Neanderthals and humans are 99.84 percent similar.
In a new study just published in the online journal Science, researchers report that Neanderthals and prehistoric humans were genetically-speaking 99.84 percent alike. Two researchers from Hebrew University in Jerusalem—Eran Meshorer, stem cell biologist and Liran Carmel, computational biologist led the investigative team that discovered the mere 0.12 percent of difference. They reported that this meant that Neanderthals and prehistoric humans were similar enough to mate and were essentially the same species.
At present, human genomes generally differ from each other by approximately 0.1 percent. It might make some people happy to know that we are only 98.8 percent similar to chimpanzees and 98.4 percent similar to gorillas in terms of shared DNA. The research team employed different computer models in order to compare the epigenomes of Neanderthals, Homo sapiens, and the Denisovans, a third human relative.
An epigenome is a record of genetic change. It includes genes that are turned on or off while the genetic sequences remain whole. This is not the same a studying a genome which is the complete record of the 3 billion molecules that make up human DNA and includes inactive and active genes as well. The investigative team believes that human genes include a ‘cellular on-off switch” which establishes which specific genes will be active and which ones won’t.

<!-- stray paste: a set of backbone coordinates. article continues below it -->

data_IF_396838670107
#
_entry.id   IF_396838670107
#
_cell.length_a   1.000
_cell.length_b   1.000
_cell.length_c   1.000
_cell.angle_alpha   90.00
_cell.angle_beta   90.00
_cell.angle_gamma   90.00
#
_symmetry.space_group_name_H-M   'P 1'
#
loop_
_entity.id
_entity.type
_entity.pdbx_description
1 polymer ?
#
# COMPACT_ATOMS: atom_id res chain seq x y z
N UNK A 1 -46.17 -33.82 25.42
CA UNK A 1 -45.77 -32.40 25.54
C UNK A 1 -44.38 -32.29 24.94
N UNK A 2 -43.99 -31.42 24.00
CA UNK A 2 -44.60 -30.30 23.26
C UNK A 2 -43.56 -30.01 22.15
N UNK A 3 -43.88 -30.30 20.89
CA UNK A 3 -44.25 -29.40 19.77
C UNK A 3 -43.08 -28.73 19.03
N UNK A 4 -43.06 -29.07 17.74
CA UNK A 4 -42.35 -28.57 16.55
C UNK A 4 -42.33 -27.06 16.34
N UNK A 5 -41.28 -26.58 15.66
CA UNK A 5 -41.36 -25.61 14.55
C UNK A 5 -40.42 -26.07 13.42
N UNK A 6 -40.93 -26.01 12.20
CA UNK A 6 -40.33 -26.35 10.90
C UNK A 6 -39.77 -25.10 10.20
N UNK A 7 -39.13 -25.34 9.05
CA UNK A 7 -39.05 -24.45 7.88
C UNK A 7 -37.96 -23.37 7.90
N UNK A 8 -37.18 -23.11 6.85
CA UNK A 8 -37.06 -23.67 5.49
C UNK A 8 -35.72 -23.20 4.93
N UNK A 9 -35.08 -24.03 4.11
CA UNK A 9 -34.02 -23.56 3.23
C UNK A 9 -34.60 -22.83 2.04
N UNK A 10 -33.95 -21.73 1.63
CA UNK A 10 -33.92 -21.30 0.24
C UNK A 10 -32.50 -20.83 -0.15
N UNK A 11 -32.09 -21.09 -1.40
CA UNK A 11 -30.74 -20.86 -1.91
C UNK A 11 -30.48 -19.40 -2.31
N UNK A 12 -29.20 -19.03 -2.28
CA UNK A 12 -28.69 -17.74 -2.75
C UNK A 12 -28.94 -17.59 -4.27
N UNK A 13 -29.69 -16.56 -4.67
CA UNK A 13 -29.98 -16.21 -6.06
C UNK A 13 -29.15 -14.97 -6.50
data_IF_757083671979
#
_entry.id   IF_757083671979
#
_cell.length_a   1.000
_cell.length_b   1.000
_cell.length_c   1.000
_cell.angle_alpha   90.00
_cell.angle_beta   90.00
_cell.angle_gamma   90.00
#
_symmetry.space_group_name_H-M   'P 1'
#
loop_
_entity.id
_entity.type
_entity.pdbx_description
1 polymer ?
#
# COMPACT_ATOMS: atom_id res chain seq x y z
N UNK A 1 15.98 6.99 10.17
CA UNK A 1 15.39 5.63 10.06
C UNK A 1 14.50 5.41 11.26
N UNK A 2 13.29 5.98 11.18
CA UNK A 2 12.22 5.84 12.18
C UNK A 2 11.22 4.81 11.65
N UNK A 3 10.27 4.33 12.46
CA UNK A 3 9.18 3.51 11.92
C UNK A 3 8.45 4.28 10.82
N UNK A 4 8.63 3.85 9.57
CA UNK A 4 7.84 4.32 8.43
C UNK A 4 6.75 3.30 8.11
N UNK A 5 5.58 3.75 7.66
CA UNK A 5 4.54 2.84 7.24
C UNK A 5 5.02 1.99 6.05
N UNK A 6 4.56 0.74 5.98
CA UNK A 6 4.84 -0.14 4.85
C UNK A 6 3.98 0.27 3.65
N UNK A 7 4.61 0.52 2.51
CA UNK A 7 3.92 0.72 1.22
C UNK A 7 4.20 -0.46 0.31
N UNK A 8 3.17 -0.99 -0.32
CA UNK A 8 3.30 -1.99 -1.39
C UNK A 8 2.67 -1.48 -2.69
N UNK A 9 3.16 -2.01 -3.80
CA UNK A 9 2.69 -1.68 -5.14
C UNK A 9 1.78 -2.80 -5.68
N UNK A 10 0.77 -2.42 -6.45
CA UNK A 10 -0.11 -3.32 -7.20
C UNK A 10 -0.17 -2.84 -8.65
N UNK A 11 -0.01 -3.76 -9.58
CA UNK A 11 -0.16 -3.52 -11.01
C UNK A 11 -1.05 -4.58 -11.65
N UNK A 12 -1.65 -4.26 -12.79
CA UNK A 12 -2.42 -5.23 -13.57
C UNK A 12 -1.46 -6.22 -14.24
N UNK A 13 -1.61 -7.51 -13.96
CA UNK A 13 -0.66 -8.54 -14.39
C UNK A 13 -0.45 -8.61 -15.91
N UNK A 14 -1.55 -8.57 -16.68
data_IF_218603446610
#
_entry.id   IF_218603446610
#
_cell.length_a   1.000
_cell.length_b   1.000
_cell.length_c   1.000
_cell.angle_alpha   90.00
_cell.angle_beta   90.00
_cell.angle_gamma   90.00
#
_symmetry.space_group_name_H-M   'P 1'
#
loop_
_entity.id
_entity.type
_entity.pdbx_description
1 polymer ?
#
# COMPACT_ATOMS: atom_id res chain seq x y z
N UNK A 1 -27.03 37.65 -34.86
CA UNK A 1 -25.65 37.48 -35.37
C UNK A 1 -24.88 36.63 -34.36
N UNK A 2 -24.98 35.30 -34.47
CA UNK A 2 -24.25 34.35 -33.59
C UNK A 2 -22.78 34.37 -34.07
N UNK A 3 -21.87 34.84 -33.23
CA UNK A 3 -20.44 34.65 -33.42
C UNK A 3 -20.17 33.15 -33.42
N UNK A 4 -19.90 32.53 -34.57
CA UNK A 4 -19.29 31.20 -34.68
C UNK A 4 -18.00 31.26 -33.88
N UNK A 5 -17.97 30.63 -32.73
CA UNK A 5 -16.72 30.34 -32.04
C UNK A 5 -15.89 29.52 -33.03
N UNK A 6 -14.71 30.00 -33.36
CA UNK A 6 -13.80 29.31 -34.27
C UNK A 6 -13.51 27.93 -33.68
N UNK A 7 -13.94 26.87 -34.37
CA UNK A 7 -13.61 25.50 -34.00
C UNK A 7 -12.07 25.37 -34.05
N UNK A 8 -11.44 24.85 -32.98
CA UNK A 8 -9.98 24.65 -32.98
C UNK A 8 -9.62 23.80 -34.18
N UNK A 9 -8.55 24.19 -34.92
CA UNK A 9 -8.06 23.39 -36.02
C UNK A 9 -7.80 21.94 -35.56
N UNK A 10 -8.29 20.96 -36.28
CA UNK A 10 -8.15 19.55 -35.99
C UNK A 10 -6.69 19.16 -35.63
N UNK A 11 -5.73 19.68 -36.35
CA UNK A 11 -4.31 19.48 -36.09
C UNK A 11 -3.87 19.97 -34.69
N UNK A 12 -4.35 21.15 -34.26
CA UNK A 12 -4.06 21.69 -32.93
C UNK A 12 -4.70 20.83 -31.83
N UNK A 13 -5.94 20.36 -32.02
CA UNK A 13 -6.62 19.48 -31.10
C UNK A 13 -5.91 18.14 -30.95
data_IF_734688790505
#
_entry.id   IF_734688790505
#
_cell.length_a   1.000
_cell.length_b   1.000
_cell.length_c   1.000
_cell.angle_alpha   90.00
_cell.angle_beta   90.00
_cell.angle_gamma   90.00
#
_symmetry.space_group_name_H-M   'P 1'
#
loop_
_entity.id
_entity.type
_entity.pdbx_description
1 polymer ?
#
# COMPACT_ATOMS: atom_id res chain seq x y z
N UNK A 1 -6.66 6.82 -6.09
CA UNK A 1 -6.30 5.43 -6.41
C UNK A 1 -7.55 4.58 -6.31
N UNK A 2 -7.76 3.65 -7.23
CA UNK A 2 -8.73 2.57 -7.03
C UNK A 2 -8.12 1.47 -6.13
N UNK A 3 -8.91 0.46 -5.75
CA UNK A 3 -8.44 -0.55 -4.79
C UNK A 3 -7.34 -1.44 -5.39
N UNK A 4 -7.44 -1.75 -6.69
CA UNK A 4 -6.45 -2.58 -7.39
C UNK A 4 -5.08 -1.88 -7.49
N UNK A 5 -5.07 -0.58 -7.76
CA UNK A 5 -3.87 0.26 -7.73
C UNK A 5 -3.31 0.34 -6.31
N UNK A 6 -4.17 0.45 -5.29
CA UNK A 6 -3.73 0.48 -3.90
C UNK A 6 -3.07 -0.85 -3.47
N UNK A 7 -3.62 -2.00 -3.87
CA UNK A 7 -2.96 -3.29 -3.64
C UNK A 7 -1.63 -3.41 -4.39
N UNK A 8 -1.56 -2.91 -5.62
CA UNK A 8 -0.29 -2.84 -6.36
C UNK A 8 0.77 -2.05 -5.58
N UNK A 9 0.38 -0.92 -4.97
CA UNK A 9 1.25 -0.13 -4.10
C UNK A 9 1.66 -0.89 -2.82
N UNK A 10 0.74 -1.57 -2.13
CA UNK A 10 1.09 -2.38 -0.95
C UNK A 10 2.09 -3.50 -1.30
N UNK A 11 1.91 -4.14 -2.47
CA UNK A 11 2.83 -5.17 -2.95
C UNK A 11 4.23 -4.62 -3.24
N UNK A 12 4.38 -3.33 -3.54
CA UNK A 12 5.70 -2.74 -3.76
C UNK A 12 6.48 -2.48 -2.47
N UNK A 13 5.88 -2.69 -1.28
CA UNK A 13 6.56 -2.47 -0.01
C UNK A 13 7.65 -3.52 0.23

The research group also believes that that Neanderthals evolved from a common ancestor named Homo Heidelbergensis. At some point in time–between 700,000 and 300,000 years ago–Neanderthals went off from Heidelbergensis and eventually populated a significant portion of Eurasia before they became extinct. The last Neanderthals are believed to have perished about 40,000 years ago.
The researchers also note that it is more than a matter of what specific genes a given species has it is also the arrangement of said genes. How have the genes been altered? Which sections have been deleted? Which genes have been copied again and again and which have been relocated are all important questions.
The team points out that taking the numerous modifications into account, the difference between chimpanzee DNA and that of humans increases to as much as 5 percent. Therefore the gap in DNA between humans and Neanderthals could be a little bit larger than they seem. Still, one cannot deny that the difference between man and other primates is small. The difference between humans and the Neanderthals is even smaller.